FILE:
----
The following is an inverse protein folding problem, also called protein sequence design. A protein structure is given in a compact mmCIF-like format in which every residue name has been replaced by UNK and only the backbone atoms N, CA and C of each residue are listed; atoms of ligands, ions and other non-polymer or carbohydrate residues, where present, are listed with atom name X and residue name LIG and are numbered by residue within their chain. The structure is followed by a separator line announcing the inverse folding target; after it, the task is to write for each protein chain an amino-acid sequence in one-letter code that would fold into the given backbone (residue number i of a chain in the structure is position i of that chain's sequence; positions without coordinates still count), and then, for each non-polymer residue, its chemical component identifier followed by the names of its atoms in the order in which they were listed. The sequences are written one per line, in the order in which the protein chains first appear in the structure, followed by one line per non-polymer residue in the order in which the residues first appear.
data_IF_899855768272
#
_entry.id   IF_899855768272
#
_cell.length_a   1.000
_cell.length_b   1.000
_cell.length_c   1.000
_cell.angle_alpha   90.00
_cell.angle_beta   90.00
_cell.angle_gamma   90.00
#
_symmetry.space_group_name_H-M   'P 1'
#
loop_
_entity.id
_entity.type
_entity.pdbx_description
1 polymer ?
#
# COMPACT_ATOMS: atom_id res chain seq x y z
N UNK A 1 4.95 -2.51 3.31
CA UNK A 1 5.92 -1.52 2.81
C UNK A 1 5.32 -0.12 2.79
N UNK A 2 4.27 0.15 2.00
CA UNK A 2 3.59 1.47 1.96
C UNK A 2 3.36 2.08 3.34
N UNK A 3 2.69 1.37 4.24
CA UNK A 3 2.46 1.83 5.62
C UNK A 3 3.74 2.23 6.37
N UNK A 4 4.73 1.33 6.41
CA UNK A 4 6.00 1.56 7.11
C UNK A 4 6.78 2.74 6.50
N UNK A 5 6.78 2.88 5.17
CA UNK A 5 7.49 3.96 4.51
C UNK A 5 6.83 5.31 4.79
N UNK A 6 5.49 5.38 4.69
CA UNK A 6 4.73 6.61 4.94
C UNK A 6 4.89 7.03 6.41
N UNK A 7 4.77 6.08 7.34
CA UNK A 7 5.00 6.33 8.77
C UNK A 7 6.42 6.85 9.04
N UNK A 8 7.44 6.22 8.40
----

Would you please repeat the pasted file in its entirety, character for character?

The following is an inverse protein folding problem, also called protein sequence design. A protein structure is given in a compact mmCIF-like format in which every residue name has been replaced by UNK and only the backbone atoms N, CA and C of each residue are listed; atoms of ligands, ions and other non-polymer or carbohydrate residues, where present, are listed with atom name X and residue name LIG and are numbered by residue within their chain. The structure is followed by a separator line announcing the inverse folding target; after it, the task is to write for each protein chain an amino-acid sequence in one-letter code that would fold into the given backbone (residue number i of a chain in the structure is position i of that chain's sequence; positions without coordinates still count), and then, for each non-polymer residue, its chemical component identifier followed by the names of its atoms in the order in which they were listed. The sequences are written one per line, in the order in which the protein chains first appear in the structure, followed by one line per non-polymer residue in the order in which the residues first appear.
data_IF_899855768272
#
_entry.id   IF_899855768272
#
_cell.length_a   1.000
_cell.length_b   1.000
_cell.length_c   1.000
_cell.angle_alpha   90.00
_cell.angle_beta   90.00
_cell.angle_gamma   90.00
#
_symmetry.space_group_name_H-M   'P 1'
#
loop_
_entity.id
_entity.type
_entity.pdbx_description
1 polymer ?
#
# COMPACT_ATOMS: atom_id res chain seq x y z
N UNK A 1 4.95 -2.51 3.31
CA UNK A 1 5.92 -1.52 2.81
C UNK A 1 5.32 -0.12 2.79
N UNK A 2 4.27 0.15 2.00
CA UNK A 2 3.59 1.47 1.96
C UNK A 2 3.36 2.08 3.34
N UNK A 3 2.69 1.37 4.24
CA UNK A 3 2.46 1.83 5.62
C UNK A 3 3.74 2.23 6.37
N UNK A 4 4.73 1.33 6.41
CA UNK A 4 6.00 1.56 7.11
C UNK A 4 6.78 2.74 6.50
N UNK A 5 6.78 2.88 5.17
CA UNK A 5 7.49 3.96 4.51
C UNK A 5 6.83 5.31 4.79
N UNK A 6 5.49 5.38 4.69
CA UNK A 6 4.73 6.61 4.94
C UNK A 6 4.89 7.03 6.41
N UNK A 7 4.77 6.08 7.34
CA UNK A 7 5.00 6.33 8.77
C UNK A 7 6.42 6.85 9.04
N UNK A 8 7.44 6.22 8.40